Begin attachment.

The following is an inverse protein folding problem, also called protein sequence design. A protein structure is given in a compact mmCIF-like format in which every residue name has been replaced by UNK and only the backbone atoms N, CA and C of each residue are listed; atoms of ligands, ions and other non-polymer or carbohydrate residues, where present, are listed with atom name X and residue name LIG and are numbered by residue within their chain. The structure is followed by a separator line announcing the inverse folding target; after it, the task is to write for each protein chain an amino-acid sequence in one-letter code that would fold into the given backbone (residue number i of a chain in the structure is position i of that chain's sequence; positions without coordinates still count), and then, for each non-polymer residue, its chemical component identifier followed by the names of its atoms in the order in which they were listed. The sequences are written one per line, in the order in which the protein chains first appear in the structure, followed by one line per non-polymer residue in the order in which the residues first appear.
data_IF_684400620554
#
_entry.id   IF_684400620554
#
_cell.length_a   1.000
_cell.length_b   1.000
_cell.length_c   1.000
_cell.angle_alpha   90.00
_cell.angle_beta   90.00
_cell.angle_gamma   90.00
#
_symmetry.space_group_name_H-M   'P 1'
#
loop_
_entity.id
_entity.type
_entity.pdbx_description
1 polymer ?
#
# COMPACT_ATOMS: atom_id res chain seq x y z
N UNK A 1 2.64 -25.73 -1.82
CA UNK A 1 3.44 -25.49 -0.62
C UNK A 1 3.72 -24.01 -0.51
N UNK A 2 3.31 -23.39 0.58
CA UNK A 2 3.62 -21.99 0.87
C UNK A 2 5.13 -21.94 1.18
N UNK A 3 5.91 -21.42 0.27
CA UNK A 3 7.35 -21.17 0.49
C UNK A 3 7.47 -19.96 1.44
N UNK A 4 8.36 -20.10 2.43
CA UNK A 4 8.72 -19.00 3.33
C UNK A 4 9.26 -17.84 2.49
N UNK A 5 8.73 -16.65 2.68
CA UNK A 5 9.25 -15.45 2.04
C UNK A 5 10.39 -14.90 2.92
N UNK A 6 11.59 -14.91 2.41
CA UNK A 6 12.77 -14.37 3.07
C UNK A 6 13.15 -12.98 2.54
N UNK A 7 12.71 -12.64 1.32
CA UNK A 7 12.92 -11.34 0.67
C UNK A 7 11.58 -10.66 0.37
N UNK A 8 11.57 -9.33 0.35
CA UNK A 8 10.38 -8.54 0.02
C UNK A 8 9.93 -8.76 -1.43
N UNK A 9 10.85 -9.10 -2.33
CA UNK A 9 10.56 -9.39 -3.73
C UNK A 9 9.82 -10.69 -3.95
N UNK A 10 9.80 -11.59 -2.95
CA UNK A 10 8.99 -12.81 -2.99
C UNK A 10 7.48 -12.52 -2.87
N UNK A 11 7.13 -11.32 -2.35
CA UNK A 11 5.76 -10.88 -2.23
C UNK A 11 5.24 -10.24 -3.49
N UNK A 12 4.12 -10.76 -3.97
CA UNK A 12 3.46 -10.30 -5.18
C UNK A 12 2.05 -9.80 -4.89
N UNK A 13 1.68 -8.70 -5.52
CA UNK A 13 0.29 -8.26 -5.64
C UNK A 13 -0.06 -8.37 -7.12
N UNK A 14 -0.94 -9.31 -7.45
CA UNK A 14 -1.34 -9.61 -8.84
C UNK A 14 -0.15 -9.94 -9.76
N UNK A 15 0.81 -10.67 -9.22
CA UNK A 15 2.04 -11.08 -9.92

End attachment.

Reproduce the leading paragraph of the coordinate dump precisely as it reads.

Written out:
The following is an inverse protein folding problem, also called protein sequence design. A protein structure is given in a compact mmCIF-like format in which every residue name has been replaced by UNK and only the backbone atoms N, CA and C of each residue are listed; atoms of ligands, ions and other non-polymer or carbohydrate residues, where present, are listed with atom name X and residue name LIG and are numbered by residue within their chain. The structure is followed by a separator line announcing the inverse folding target; after it, the task is to write for each protein chain an amino-acid sequence in one-letter code that would fold into the given backbone (residue number i of a chain in the structure is position i of that chain's sequence; positions without coordinates still count), and then, for each non-polymer residue, its chemical component identifier followed by the names of its atoms in the order in which they were listed. The sequences are written one per line, in the order in which the protein chains first appear in the structure, followed by one line per non-polymer residue in the order in which the residues first appear.